In Case You Missed It – Gang Related

When Tupac Shakur’s life was cut short in 1996, not only did he leave behind a growing impact on the world of rap and hip-hop music but also “what ifs” regarding his developing acting career. Although he only appeared in a handful of films, he left the cinematic world wanting for more. From Juice to Poetic Justice to Above the Rim to Gridlock’d, Tupac Shakur displayed a natural charisma and was effortlessly authentic whether he was a romantic lead or a devious villain. His last screen performance in 1997’s Gang Related certainly added to his impressive yet fleeting movie career.

From writer-director Jim Kouf (screenwriter of Stakeout and The Hidden) comes this gritty and timely thriller concerning police corruption, murder and a labyrinthian search for justice. Shakur stars opposite Jim Belushi (in one of his best roles) as a pair of shameless, dirty cops. Their M.O. is to rob and murder drug dealers, as a shortcut to cleaning up their crime infested streets and line their pockets. Belushi justifies their behavior as a reward for his mostly legitimate career, while Shakur needs the ill-gotten gains to fuel his non-stop gambling.

One morning, after a previous night’s homicidal escapades, they are visited by the DEA. Turns out, their most recent victim was an undercover agent. The pair scramble to find a patsy and escape unscathed. With the help of Belushi’s stripper-girlfriend (Lela Rochon), they find the seemingly perfect scapegoat in the form of a homeless drunk (played convincingly by Dennis Quaid). But the hole they’re digging just keeps getting deeper when it’s discovered that their “prime suspect” is actually a long-lost billionaire philanthropist who has been in hiding for almost a decade.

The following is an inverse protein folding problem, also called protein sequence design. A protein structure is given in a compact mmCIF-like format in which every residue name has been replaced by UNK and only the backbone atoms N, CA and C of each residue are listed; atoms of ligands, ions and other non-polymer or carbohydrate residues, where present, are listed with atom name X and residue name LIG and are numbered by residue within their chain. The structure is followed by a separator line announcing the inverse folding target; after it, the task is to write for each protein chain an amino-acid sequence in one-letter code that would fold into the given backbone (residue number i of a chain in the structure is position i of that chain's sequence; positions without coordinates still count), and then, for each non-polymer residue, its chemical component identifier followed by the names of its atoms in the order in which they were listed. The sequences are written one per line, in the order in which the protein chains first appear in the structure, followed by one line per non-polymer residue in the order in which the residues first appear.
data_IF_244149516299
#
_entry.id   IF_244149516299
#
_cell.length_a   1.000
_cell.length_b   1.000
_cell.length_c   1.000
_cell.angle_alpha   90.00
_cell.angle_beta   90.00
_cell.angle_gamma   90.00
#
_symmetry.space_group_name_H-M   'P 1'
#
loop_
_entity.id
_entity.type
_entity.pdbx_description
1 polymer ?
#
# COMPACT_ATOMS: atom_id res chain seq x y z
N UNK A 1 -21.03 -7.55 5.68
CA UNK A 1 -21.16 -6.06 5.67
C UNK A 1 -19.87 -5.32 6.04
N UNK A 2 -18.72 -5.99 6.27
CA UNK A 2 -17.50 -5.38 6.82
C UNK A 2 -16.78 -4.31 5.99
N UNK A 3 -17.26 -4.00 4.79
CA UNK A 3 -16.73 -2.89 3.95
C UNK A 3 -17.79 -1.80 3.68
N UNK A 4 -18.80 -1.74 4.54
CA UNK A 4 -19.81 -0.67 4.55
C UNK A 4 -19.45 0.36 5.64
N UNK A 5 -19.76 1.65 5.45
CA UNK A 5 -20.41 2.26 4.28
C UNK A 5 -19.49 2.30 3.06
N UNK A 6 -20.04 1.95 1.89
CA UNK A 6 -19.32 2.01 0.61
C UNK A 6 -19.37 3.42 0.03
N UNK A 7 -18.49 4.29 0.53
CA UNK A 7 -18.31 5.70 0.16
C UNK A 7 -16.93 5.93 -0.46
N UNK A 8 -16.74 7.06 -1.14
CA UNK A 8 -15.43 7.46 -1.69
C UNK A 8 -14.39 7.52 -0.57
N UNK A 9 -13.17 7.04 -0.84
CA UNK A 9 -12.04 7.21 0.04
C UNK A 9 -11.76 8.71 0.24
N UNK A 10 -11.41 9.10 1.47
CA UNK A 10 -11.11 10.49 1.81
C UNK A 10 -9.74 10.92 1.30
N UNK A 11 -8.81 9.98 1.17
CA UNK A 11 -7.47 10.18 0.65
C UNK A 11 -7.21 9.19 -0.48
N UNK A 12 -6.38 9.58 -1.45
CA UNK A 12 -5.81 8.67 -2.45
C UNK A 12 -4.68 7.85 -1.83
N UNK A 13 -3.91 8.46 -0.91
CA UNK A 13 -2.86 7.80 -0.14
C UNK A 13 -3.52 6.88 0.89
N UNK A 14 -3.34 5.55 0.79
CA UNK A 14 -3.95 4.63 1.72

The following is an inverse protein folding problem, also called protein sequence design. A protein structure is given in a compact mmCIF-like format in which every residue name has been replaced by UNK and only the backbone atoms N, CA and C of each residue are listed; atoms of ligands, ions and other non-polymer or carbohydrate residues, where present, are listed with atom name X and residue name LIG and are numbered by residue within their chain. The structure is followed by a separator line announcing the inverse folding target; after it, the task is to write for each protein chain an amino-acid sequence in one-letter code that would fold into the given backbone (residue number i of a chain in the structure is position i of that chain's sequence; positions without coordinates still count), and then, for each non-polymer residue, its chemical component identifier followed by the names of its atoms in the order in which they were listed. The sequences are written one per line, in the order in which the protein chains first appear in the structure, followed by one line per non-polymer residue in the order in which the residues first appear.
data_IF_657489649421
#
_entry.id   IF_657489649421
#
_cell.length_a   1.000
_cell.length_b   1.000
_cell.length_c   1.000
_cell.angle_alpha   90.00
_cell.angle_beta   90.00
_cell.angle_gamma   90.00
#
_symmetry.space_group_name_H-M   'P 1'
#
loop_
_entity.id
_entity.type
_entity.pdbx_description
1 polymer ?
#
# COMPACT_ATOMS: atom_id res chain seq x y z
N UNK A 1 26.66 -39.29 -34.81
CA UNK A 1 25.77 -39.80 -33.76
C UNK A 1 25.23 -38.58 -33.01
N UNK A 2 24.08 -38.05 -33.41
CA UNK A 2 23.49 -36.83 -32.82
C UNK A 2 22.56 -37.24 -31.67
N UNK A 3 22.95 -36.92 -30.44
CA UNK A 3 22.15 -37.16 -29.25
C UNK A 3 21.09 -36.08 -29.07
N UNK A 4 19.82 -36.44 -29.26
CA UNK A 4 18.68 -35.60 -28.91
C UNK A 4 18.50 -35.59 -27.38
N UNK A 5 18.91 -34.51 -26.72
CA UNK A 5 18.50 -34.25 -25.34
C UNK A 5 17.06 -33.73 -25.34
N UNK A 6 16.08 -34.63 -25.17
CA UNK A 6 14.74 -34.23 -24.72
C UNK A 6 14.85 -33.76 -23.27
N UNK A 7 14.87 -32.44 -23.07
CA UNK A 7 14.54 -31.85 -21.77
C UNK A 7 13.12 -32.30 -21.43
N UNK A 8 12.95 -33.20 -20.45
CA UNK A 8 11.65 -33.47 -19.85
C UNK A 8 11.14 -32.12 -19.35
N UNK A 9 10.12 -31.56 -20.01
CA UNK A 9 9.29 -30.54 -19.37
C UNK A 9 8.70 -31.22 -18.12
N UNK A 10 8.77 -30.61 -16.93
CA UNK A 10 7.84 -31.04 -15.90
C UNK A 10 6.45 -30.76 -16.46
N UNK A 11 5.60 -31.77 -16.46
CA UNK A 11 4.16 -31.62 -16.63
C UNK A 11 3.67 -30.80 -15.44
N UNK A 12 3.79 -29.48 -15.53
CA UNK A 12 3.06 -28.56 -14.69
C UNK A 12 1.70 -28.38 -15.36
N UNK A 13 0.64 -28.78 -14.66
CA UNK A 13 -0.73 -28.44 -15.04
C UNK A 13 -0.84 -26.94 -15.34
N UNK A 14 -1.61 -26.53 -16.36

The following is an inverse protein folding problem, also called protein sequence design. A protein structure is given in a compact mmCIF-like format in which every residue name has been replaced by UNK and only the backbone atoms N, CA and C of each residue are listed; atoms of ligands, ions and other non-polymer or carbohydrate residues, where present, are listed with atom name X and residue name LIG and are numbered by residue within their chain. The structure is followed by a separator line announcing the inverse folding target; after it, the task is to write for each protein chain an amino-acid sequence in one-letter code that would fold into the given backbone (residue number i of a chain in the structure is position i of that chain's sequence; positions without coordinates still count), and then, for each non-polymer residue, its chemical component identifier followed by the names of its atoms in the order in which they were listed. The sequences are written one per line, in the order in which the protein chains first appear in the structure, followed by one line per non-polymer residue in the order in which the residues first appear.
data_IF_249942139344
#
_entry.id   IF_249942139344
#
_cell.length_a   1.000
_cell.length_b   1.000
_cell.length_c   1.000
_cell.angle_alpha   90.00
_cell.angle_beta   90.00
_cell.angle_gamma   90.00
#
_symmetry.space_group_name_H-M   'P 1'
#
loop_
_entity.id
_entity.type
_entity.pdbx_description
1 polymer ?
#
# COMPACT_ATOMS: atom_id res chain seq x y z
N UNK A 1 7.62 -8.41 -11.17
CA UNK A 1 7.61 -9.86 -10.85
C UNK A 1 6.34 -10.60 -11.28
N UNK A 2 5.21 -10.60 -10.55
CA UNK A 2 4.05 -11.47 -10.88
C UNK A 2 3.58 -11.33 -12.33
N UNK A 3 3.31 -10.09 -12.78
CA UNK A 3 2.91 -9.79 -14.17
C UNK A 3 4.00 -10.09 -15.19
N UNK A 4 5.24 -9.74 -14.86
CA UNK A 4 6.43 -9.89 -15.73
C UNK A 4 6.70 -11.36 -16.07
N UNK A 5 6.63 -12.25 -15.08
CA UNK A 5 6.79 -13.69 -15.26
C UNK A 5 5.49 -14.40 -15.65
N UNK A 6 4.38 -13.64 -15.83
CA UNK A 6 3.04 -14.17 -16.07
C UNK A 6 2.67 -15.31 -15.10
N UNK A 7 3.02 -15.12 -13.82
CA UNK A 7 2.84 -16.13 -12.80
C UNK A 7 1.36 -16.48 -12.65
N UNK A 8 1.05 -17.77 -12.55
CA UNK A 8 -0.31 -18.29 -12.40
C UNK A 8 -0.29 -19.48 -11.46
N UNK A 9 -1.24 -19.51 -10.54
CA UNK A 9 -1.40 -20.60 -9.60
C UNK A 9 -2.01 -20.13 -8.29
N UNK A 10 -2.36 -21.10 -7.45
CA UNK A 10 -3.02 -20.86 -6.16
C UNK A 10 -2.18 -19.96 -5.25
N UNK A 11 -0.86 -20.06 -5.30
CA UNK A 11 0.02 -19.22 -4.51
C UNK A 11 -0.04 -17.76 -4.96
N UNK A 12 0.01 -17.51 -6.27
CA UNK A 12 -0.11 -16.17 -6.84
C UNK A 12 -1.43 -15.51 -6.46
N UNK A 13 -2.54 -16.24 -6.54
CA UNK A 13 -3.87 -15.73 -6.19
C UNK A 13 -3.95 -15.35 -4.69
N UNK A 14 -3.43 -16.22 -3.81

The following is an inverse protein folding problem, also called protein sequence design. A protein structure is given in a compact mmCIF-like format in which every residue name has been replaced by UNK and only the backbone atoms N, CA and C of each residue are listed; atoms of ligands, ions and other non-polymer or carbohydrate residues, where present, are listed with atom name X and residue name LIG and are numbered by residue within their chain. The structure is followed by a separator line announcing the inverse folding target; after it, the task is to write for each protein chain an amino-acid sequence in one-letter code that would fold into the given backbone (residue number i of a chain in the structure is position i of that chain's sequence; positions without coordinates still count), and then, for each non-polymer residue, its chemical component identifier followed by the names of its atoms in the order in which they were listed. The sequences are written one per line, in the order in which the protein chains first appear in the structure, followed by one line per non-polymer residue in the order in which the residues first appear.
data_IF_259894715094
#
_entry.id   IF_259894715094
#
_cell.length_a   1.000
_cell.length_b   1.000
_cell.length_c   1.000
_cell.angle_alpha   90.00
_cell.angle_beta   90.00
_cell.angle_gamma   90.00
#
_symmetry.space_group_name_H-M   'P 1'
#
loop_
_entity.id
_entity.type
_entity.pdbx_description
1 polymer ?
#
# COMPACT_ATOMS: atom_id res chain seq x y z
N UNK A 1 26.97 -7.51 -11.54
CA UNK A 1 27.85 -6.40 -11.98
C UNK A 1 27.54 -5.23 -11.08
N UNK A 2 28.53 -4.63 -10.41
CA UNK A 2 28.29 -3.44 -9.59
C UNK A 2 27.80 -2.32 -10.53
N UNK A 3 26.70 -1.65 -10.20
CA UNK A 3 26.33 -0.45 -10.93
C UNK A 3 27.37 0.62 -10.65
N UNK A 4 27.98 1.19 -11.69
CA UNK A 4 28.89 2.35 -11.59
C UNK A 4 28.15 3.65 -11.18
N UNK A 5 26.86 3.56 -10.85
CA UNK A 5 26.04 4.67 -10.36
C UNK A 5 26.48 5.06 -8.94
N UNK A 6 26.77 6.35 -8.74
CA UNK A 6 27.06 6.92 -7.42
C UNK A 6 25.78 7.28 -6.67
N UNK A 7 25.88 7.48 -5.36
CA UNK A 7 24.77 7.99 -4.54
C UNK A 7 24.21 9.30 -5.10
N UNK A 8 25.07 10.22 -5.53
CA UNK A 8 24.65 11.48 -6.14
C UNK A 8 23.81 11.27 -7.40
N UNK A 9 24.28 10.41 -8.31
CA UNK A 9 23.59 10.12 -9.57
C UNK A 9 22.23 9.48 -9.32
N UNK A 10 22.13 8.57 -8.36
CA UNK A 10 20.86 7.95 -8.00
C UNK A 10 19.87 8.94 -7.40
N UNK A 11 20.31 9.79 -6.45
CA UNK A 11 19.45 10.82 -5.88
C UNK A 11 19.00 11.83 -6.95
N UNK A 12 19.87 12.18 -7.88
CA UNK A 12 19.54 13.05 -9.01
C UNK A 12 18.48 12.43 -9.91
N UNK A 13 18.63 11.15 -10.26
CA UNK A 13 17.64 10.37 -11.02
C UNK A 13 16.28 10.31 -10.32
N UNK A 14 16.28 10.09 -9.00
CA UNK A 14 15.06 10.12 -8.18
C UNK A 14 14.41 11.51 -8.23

The rest of the film is a tense examination of the modern-day justice system while Belushi and Shakur try every trick and kick over every rock to avoid their own inevitable fates. The film is essentially a hard-boiled fable about two cops who are well beyond learning lessons or earning redemption, and will do anything to survive, even if it means turning on each other. Word has it that Belushi and Shakur had a shaky relationship behind the scenes, but that may be the fuel for the on-screen chemistry.

Despite his more known comedic background, Belushi reminds you what an intense performer he can be. His relentlessness as captured in the film is palpable. And Shakur matches him every step of the way, as an impressionable partner who may have reached the limits of what he is willing to learn and far he is willing to go. In a sense, Gang Related is a much more grounded and realistic in comparison to the overblown histrionics of Training Day.